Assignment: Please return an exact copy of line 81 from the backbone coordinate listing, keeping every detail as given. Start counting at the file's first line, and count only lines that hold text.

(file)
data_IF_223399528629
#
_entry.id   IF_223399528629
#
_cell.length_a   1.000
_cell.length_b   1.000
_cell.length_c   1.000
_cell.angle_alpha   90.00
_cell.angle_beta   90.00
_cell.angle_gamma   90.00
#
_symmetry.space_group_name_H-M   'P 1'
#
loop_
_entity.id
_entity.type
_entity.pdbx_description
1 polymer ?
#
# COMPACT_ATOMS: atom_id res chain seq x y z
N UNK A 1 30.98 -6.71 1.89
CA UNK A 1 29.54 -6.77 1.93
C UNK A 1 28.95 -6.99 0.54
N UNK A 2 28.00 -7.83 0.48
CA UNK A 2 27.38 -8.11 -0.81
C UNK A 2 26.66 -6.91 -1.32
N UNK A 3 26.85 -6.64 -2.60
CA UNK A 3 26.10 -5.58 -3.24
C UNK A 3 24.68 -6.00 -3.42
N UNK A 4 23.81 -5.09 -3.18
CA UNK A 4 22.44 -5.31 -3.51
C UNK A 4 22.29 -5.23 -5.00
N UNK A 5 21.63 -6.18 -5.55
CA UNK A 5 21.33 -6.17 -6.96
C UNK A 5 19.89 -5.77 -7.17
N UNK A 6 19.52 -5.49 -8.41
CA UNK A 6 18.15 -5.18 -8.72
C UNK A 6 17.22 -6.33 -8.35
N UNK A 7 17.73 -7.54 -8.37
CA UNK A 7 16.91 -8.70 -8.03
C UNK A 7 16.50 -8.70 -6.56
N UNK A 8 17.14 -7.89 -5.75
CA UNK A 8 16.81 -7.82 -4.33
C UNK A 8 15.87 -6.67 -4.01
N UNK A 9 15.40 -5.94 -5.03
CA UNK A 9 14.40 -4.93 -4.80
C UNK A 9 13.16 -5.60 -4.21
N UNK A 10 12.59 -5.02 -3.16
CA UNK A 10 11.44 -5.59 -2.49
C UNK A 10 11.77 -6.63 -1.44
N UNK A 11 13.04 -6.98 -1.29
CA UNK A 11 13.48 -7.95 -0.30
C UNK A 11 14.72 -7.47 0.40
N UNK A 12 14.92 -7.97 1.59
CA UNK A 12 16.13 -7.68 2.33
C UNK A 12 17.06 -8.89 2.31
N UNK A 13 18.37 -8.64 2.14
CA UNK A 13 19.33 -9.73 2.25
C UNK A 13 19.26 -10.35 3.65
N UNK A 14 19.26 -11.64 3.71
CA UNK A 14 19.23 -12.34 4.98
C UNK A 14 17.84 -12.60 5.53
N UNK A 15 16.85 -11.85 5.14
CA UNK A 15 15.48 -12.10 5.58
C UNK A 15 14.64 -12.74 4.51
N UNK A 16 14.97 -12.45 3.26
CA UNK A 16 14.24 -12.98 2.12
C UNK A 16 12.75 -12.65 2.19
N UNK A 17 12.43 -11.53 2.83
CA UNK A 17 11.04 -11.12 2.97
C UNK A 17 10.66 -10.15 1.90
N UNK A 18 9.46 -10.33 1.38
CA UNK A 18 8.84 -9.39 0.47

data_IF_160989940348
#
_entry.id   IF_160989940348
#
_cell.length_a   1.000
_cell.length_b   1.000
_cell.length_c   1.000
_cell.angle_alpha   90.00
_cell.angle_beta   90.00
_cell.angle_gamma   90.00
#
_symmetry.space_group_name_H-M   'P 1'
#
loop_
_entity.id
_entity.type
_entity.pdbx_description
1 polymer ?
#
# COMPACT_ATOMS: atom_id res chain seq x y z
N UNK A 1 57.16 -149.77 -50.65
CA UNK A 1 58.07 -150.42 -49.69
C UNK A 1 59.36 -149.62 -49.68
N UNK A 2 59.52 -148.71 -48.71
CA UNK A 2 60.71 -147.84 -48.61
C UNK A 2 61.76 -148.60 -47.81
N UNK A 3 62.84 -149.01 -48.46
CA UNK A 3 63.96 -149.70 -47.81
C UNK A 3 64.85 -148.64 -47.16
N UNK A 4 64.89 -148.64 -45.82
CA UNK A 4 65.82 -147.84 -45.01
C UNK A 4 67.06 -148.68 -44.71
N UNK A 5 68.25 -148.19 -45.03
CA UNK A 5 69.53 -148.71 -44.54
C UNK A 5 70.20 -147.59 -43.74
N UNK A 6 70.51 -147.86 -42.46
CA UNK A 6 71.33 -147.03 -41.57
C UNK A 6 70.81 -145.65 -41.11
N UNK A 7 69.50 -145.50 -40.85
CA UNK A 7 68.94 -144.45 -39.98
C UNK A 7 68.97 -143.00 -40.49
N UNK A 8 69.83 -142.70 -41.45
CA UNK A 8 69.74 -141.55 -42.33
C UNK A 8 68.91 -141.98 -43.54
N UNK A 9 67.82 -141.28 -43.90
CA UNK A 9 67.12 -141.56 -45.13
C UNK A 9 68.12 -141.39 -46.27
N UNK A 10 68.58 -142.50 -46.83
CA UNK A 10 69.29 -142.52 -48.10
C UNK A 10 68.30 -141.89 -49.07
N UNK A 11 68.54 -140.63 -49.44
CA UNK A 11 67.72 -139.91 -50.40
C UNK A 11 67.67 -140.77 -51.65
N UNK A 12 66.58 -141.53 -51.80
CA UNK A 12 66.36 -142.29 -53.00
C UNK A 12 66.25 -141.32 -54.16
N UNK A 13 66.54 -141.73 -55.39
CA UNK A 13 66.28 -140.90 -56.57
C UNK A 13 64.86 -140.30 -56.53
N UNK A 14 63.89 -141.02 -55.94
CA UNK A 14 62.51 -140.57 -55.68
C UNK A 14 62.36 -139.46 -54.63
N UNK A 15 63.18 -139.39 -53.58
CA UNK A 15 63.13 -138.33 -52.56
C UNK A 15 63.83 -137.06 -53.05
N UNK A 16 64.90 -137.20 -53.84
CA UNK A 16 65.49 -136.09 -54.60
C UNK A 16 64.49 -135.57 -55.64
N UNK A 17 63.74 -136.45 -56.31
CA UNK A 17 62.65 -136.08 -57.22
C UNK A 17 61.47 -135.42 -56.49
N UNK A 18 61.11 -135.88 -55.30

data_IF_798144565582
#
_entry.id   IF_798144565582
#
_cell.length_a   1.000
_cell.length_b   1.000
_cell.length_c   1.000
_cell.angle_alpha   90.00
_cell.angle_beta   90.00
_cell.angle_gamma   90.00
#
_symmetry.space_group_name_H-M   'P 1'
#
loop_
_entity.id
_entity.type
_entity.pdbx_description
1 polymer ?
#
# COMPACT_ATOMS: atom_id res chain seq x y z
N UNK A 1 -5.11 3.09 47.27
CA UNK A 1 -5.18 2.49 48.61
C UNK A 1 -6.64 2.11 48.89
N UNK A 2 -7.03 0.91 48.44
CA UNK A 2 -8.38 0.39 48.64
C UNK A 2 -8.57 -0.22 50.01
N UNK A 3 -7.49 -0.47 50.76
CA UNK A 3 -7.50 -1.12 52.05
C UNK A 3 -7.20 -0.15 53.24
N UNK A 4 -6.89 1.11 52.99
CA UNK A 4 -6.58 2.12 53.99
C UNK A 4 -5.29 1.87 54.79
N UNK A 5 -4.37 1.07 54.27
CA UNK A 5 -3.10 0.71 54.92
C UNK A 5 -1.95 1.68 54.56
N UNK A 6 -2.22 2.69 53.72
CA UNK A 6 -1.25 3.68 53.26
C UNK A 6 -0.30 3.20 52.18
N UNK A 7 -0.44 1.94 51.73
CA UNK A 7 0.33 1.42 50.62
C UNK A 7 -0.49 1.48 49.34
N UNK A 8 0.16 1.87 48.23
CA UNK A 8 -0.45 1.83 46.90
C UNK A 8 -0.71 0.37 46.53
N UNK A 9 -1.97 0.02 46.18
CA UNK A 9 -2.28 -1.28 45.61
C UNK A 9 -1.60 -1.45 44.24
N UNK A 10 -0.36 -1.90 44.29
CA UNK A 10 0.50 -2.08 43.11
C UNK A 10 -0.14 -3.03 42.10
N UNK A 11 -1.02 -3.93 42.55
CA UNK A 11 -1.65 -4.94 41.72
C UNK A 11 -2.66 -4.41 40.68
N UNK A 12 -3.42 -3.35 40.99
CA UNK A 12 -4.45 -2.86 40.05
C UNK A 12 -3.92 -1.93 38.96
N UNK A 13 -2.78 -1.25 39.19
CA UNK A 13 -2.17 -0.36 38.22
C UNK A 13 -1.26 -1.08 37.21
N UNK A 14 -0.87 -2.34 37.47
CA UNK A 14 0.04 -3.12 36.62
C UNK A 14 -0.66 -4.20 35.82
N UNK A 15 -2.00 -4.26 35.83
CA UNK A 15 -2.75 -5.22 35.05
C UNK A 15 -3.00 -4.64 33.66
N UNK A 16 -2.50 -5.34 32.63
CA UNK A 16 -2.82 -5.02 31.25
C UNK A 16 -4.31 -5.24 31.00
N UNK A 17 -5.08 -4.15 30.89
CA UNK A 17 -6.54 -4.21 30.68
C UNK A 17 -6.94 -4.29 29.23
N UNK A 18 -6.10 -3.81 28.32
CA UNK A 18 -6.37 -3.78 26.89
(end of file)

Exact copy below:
_cell.angle_alpha   90.00